Nicola Evans outlines the practical impact on charities of the withdrawal of parts of the Charity Commission's guidance on public benefit. The Charity Commission is due to issue, any day now, an amended draft public benefit guidance for public consultation (the draft guidance was due to be produced by the end of March 2012 but, at the time of writing, it is still awaited).This follows the withdrawal on 21 December of its guidance on public benefit and fee-charging, as well as certain elements of its other public benefit guidance, after a decision of the Upper Tribunal on 2 December, which would have quashed those elements of the guidance had they not been withdrawn. What practical effect might this have for charity trustees?
Why does the guidance matter?
Charity trustees are under a statutory duty to have regard to the public benefit guidance when exercising any powers or duties to which it is relevant. Clearly, therefore, it would not be satisfactory for charity trustees to have to have regard to guidance which the Upper Tribunal has found to be flawed. For this reason, the public benefit guidance relating to fee-charging has been withdrawn in its entirety, while all the other public benefit guidance has been amended to remove parts which the Upper Tribunal found to be wrong or misleading, or where references to such parts were made. In particular, an element of one the Commission's principles of public benefit, principle 2b (suggesting that the opportunity to benefit must not be 'unreasonably restricted' by ability to pay any fees charged) was 'wrong'. The amended guidance stands, and is subject to the statutory duty, until replaced or supplemented by revised guidance following the consultation.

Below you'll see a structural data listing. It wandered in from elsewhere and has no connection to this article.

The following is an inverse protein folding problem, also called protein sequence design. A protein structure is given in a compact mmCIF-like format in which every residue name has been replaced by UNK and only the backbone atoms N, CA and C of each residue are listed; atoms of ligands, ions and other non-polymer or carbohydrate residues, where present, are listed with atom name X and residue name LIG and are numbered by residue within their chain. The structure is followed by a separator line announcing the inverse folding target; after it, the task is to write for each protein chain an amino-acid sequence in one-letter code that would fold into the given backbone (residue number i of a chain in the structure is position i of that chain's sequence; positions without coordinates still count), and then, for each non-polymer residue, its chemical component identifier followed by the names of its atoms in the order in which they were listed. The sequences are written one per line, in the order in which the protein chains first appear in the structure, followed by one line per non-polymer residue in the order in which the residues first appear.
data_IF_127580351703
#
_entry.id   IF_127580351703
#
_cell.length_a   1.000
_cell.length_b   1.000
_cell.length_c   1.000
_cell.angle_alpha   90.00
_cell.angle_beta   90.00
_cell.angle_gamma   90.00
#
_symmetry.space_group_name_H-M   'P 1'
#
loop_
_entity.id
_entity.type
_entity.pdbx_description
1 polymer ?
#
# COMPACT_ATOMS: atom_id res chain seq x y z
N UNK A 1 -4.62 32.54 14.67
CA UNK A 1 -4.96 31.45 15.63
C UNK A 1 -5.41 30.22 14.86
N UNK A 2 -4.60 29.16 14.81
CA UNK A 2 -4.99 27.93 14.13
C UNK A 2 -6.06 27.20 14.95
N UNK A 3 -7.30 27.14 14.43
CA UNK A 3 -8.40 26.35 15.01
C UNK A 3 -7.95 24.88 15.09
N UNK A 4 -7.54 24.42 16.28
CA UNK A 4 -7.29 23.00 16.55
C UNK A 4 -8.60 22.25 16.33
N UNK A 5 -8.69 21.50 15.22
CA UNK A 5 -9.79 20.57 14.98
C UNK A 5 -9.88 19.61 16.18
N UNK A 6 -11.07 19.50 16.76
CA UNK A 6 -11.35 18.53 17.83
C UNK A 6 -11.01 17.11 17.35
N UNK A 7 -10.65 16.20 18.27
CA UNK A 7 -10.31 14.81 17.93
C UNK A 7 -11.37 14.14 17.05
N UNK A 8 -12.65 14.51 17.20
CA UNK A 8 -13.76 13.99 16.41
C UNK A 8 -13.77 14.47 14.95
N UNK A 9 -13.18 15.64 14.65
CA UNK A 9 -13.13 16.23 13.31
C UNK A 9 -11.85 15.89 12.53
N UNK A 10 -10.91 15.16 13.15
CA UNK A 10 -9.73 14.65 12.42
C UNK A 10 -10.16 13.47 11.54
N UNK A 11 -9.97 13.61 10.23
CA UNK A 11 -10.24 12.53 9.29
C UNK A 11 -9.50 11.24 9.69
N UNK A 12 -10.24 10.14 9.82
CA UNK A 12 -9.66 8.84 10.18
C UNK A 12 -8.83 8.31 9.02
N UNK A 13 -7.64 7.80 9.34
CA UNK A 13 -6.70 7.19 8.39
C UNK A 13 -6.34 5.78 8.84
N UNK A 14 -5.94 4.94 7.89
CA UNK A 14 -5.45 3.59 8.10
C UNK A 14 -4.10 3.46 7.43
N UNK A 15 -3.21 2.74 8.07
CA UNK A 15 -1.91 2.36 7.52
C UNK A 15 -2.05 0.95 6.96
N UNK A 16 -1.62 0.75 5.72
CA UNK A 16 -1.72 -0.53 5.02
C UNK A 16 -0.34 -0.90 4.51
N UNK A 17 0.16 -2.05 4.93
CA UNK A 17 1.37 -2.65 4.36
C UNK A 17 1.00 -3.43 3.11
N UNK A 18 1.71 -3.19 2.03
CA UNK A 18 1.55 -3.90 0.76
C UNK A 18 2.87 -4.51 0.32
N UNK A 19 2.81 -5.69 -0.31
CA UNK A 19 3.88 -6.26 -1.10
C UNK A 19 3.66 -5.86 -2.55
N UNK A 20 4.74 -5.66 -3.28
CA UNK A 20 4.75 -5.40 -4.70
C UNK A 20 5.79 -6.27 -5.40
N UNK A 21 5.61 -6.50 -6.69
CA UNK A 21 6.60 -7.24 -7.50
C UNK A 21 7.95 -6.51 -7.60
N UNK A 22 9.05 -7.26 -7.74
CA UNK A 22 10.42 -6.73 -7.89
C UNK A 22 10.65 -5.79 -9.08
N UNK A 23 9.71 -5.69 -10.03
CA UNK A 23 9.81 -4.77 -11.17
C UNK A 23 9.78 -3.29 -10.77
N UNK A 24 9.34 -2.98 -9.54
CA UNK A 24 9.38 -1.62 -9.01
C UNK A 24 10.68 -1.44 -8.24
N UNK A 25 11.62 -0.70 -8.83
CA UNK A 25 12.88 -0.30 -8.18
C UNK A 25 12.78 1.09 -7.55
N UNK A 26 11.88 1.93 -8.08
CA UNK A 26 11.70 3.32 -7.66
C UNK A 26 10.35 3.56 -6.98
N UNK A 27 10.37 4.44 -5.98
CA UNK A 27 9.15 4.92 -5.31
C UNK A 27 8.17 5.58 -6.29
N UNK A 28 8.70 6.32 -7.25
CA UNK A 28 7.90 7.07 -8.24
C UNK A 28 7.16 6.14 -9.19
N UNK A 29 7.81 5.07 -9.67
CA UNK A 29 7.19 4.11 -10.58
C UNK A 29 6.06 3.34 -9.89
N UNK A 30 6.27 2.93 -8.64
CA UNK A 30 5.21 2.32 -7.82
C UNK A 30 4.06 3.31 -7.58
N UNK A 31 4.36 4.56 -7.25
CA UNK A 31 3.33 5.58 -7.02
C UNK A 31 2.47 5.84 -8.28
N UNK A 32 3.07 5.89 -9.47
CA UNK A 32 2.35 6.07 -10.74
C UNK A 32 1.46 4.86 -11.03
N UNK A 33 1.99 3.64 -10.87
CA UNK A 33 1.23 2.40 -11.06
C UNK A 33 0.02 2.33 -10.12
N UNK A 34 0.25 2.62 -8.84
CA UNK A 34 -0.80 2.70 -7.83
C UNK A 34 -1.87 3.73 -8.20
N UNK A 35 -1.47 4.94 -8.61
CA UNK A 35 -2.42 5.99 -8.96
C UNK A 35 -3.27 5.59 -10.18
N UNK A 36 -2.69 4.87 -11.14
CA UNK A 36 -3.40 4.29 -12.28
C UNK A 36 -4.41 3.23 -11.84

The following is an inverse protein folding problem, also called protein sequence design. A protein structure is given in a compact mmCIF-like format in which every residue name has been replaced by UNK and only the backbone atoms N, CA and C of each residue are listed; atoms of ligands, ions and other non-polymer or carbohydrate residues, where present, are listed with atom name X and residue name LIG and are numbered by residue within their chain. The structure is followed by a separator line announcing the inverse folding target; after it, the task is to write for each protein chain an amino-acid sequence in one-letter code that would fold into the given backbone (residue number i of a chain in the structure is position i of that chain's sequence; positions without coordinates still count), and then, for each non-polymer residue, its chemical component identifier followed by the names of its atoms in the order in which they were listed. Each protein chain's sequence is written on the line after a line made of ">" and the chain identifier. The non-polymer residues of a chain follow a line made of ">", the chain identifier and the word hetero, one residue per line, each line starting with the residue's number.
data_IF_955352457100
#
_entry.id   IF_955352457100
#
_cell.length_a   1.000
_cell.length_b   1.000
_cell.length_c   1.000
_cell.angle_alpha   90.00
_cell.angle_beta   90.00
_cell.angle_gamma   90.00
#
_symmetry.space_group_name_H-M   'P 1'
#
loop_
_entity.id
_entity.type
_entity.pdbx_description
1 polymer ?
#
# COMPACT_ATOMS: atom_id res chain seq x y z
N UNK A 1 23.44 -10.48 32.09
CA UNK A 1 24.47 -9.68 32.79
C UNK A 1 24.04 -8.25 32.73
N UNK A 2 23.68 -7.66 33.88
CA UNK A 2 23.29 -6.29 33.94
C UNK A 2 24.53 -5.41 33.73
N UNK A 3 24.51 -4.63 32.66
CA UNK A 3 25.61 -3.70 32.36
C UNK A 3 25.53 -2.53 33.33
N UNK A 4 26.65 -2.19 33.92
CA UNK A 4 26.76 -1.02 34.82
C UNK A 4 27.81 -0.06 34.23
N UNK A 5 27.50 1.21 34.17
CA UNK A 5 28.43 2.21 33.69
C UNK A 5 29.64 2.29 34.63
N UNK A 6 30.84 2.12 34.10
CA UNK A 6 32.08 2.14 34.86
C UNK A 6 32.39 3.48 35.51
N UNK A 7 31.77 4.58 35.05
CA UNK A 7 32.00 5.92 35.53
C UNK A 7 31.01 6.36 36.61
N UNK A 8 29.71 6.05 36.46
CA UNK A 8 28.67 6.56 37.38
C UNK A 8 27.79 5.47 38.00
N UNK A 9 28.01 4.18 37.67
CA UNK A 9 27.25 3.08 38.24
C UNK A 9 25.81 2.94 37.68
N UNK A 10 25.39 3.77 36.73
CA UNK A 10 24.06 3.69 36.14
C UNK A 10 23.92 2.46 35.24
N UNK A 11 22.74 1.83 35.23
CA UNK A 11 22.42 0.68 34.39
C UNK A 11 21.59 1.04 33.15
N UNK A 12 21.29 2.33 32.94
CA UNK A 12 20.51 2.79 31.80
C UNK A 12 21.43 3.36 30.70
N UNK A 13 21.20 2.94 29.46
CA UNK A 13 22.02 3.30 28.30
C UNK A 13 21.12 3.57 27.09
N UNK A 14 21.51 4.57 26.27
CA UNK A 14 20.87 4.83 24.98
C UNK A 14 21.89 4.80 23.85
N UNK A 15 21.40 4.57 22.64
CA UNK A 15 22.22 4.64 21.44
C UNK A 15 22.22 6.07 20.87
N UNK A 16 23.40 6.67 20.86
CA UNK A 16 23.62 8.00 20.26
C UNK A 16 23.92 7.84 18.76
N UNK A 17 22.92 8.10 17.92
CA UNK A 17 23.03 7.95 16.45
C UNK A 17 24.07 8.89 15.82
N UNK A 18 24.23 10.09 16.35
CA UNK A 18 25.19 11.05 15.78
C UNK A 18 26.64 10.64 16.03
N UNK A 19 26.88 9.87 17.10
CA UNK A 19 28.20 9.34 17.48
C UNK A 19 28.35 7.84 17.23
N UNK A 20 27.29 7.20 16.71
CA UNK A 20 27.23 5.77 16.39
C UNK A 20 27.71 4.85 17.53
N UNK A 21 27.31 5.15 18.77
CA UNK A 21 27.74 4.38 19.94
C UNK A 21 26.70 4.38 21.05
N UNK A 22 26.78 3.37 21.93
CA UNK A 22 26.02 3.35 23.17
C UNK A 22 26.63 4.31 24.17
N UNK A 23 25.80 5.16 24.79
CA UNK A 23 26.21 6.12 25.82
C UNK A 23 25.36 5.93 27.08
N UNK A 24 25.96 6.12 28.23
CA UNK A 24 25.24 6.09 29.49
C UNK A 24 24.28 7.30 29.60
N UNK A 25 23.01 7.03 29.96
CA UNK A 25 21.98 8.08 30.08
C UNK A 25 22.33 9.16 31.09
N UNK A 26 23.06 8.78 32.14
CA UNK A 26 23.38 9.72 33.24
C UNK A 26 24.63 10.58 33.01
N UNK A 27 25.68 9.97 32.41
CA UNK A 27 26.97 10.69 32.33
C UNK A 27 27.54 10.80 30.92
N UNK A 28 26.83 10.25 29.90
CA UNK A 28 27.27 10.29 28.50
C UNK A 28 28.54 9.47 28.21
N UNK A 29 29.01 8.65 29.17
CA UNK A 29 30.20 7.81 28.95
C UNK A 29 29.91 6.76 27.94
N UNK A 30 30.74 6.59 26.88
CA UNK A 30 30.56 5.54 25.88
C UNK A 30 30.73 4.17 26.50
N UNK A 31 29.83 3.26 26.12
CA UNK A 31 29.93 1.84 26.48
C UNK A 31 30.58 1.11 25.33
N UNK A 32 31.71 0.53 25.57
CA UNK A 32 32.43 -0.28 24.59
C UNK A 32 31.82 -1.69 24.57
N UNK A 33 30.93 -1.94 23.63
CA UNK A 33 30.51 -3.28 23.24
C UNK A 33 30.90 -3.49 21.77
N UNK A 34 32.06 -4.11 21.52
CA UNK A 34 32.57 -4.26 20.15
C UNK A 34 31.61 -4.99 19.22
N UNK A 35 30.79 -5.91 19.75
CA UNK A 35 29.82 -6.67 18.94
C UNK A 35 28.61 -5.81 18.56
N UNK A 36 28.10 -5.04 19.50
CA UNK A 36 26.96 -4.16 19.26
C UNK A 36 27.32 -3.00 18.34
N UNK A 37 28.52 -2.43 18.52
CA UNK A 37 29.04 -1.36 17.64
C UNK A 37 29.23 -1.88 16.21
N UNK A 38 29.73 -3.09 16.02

How might the guidance change?
It is not yet clear how much of the guidance will be revised for consultation. Presumably some form of new guidance aimed at charities which charge fees will be produced, but all the guidance was affected to some extent; it is likely, therefore, that the general public benefit guidance, and possibly also that relating to the educational charities, will be the subject of further consultation. Key points to look out for in the revised guidance, arising from the Upper Tribunal decision, would be:
- A recognition that the Charities Act 2006, including the supposed removal of a presumption of public benefit for certain heads of charity (relief of poverty, advancement of education/religion), did not change the law of public benefit;
- A recognition that the principles of public
benefit apply only to the purposes of a charity, not its activities
- the Upper Tribunal was clear that the activities carried out by a
charity in pursuit of those purposes have no bearing on
whether or not its purposes are for the public benefit; an
as a charity 'depends on what it was established to do not on what it does'.
- A statement that how a charity carries out its purposes is a matter of judgment for the charity trustees, acting within their purposes and their duties as charity trustees.
- According to the Upper Tribunal, this means, among other things, that the charity trustees cannot operate their charity so as to exclude the poor on other than a temporary basis.
- Charity trustees should also be reminded that charities would not usually 'gold-plate' their services; a charity offering luxury services could expect to be asked to explain how this was in furtherance of its charitable purposes.
- However, none of this affects the charitable
status of the institution concerned, but rather whether or not the
charity trustees are acting within their duties.